There are a couple things that legitimately scare me: one is being in the ocean, with unseen sea creatures lurking below and subsequently dragging me to my death. I realize that this is unlikely to happen, especially because I never go in the ocean.
My second fear is the apocalypse. Not the Christian version, just the general end of civilization as we know it. I believe that this, unlike the first, is completely rational. Climate scientists agree.
I don’t know how much I will personally be affected by climate change — especially since I don’t live on the Gulf Coast — but I do think that most yet-unborn people will feel the effects across the globe. I think about this way more often than is necessary. It affects me. It particularly affects my desire to have children (admittedly, it’s not a particularly strong desire in the first place, but still). I’d prefer my progeny to know “Max Mad” as a fictional movie rather than a documentary.
The interesting thing about this is that I’m not alone in this sentiment. The current birth rate is at a 32-year low. Of course, climate change isn’t the only determining factor here: some millennial women know that they can’t afford children, some don’t want kids for some other personal reason, and some don’t want kids because 1) they don’t want their children to live in a world that is incapable of sustaining human life, and/or 2) they know that increasing the population will have a negative effect on the already-damaged environment.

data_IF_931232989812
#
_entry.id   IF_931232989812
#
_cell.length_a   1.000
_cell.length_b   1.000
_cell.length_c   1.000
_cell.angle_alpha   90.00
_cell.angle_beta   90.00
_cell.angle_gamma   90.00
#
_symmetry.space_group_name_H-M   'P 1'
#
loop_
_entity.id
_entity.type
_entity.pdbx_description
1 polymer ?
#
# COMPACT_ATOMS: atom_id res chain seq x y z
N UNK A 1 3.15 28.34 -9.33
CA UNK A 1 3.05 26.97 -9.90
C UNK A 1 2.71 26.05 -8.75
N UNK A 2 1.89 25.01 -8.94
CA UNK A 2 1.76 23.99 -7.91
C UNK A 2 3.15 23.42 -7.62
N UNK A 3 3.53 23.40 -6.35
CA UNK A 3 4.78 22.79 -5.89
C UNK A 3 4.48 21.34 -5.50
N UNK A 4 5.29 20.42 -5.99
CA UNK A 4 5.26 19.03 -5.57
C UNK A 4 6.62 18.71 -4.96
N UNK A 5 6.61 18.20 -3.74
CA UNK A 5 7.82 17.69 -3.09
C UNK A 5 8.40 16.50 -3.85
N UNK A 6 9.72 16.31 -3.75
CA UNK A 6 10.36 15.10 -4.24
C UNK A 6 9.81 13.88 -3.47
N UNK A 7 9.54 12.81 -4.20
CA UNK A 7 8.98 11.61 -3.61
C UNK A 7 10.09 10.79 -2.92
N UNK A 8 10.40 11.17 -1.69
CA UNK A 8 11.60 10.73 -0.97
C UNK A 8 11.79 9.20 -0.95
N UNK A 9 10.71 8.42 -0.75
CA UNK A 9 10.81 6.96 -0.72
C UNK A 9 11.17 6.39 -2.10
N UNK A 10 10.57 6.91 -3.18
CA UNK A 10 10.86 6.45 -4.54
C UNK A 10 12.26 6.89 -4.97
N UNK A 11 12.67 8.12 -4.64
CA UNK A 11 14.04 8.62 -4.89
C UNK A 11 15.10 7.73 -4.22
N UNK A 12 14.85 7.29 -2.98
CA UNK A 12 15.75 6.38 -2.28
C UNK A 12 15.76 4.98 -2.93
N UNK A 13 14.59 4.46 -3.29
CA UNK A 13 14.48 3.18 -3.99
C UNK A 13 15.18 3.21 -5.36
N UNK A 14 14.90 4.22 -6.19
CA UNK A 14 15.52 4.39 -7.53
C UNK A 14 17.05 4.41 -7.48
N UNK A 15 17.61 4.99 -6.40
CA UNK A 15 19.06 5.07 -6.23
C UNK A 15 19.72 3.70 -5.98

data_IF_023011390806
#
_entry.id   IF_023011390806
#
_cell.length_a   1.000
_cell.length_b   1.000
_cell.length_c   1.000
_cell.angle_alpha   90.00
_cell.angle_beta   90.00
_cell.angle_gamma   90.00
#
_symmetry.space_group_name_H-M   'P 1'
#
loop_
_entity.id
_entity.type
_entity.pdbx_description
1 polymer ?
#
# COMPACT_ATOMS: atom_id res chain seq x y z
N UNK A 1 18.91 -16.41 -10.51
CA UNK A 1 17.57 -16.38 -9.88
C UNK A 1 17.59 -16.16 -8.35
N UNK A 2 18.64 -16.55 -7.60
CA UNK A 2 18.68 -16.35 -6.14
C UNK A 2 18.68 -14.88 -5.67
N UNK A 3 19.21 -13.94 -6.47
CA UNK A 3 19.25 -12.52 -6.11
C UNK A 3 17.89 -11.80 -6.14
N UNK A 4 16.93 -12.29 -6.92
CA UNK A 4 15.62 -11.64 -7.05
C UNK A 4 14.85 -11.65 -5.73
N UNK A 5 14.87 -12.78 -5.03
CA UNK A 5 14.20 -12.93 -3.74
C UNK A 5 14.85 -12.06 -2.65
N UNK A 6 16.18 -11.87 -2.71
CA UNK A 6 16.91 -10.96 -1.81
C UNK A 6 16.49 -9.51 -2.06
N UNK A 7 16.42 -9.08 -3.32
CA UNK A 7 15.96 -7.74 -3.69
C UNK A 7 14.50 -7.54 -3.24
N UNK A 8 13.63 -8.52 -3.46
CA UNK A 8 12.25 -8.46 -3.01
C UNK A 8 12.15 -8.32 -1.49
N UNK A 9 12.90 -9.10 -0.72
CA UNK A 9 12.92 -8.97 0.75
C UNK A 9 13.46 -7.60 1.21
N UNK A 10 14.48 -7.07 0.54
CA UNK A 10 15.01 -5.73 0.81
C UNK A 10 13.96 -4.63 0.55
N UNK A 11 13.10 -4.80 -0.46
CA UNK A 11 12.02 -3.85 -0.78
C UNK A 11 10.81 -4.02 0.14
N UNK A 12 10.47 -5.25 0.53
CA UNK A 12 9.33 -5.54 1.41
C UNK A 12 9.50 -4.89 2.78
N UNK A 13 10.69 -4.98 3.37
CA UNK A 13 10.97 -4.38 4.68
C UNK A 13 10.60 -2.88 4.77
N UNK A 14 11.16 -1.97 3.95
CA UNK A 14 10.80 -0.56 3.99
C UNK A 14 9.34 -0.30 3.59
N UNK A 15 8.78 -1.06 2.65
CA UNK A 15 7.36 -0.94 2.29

Some millennial women have said that they feel like the choice to start a family isn’t theirs to make; that they are morally obligated to remain childless.
In fact, a Business Insider poll found that almost one-third of Americans “either strongly agree, agree, or somewhat agree that a couple should consider the negative and potentially life-threatening effects of climate change when deciding whether or not to have children.”
In an interview with Elle, Miley Cyrus said “We’re getting handed a piece-of-**** planet, and I refuse to hand that down to my child. Until I feel like my kid would live on an earth with fish in the water, I’m not bringing in another person to deal with that.”
Miley is not particularly my favorite person, but I think it’s noteworthy that celebrities are bringing this issue up in random fashion magazine interviews.
Usually in my articles this is that portion in which I try to give some sort of suggestion for fixing XYZ previously presented problem. But this time I don’t really know if this is a problem. In fact, as the massive boomer generation begins to lessen (sorry guys, that’s the most delicate way I can put it) and birth rates decrease/remain low, we might be able to reduce the impact of climate change on our/younger generations’ future.
I really don’t know, and I don’t think anyone really does at this point. It’s clear that millennials see the climate change as a grave inevitability. Even the mere threat is already changing the societal landscape, just not in a way that we could have predicted.